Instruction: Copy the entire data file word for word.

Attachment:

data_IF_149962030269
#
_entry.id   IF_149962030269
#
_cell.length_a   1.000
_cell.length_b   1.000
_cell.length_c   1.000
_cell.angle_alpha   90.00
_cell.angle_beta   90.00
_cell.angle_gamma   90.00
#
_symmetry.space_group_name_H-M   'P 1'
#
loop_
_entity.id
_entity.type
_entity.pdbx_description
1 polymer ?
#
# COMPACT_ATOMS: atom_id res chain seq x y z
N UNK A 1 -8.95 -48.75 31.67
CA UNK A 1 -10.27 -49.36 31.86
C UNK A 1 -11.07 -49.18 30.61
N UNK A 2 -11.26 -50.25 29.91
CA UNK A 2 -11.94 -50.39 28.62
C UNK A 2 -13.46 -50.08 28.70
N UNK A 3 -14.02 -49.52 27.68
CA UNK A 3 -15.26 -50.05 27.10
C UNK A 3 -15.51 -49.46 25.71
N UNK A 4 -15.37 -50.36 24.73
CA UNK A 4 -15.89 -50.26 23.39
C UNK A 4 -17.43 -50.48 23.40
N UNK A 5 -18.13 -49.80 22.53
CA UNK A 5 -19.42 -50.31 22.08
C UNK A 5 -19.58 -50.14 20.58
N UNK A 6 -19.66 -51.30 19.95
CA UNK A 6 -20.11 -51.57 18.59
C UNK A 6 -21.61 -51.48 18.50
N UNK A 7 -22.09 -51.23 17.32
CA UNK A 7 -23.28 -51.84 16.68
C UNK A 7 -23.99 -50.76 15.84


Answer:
data_IF_149962030269
#
_entry.id   IF_149962030269
#
_cell.length_a   1.000
_cell.length_b   1.000
_cell.length_c   1.000
_cell.angle_alpha   90.00
_cell.angle_beta   90.00
_cell.angle_gamma   90.00
#
_symmetry.space_group_name_H-M   'P 1'
#
loop_
_entity.id
_entity.type
_entity.pdbx_description
1 polymer ?
#
# COMPACT_ATOMS: atom_id res chain seq x y z
N UNK A 1 -8.95 -48.75 31.67
CA UNK A 1 -10.27 -49.36 31.86
C UNK A 1 -11.07 -49.18 30.61
N UNK A 2 -11.26 -50.25 29.91
CA UNK A 2 -11.94 -50.39 28.62
C UNK A 2 -13.46 -50.08 28.70
N UNK A 3 -14.02 -49.52 27.68
CA UNK A 3 -15.26 -50.05 27.10
C UNK A 3 -15.51 -49.46 25.71
N UNK A 4 -15.37 -50.36 24.73
CA UNK A 4 -15.89 -50.26 23.39
C UNK A 4 -17.43 -50.48 23.40
N UNK A 5 -18.13 -49.80 22.53
CA UNK A 5 -19.42 -50.31 22.08
C UNK A 5 -19.58 -50.14 20.58
N UNK A 6 -19.66 -51.30 19.95
CA UNK A 6 -20.11 -51.57 18.59
C UNK A 6 -21.61 -51.48 18.50
N UNK A 7 -22.09 -51.23 17.32
CA UNK A 7 -23.28 -51.84 16.68
C UNK A 7 -23.99 -50.76 15.84